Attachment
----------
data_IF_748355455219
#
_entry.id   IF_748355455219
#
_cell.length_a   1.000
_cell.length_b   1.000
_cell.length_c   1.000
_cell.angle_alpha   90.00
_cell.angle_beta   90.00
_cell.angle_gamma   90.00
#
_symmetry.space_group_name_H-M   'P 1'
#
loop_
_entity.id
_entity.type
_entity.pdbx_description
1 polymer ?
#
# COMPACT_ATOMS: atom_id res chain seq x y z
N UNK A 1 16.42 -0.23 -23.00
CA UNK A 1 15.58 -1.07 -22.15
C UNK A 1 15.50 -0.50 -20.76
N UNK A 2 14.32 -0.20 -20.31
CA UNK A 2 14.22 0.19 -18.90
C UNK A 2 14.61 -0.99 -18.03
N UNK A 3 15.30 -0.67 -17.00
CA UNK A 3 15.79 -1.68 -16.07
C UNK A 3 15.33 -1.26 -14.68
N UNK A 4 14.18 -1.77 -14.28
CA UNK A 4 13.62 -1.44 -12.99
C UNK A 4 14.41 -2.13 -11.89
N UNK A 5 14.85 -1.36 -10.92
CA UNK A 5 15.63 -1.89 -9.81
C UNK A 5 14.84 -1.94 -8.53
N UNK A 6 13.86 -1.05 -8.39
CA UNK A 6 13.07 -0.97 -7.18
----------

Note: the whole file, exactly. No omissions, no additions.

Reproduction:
data_IF_748355455219
#
_entry.id   IF_748355455219
#
_cell.length_a   1.000
_cell.length_b   1.000
_cell.length_c   1.000
_cell.angle_alpha   90.00
_cell.angle_beta   90.00
_cell.angle_gamma   90.00
#
_symmetry.space_group_name_H-M   'P 1'
#
loop_
_entity.id
_entity.type
_entity.pdbx_description
1 polymer ?
#
# COMPACT_ATOMS: atom_id res chain seq x y z
N UNK A 1 16.42 -0.23 -23.00
CA UNK A 1 15.58 -1.07 -22.15
C UNK A 1 15.50 -0.50 -20.76
N UNK A 2 14.32 -0.20 -20.31
CA UNK A 2 14.22 0.19 -18.90
C UNK A 2 14.61 -0.99 -18.03
N UNK A 3 15.30 -0.67 -17.00
CA UNK A 3 15.79 -1.68 -16.07
C UNK A 3 15.33 -1.26 -14.68
N UNK A 4 14.18 -1.77 -14.28
CA UNK A 4 13.62 -1.44 -12.99
C UNK A 4 14.41 -2.13 -11.89
N UNK A 5 14.85 -1.36 -10.92
CA UNK A 5 15.63 -1.89 -9.81
C UNK A 5 14.84 -1.94 -8.53
N UNK A 6 13.86 -1.05 -8.39
CA UNK A 6 13.07 -0.97 -7.18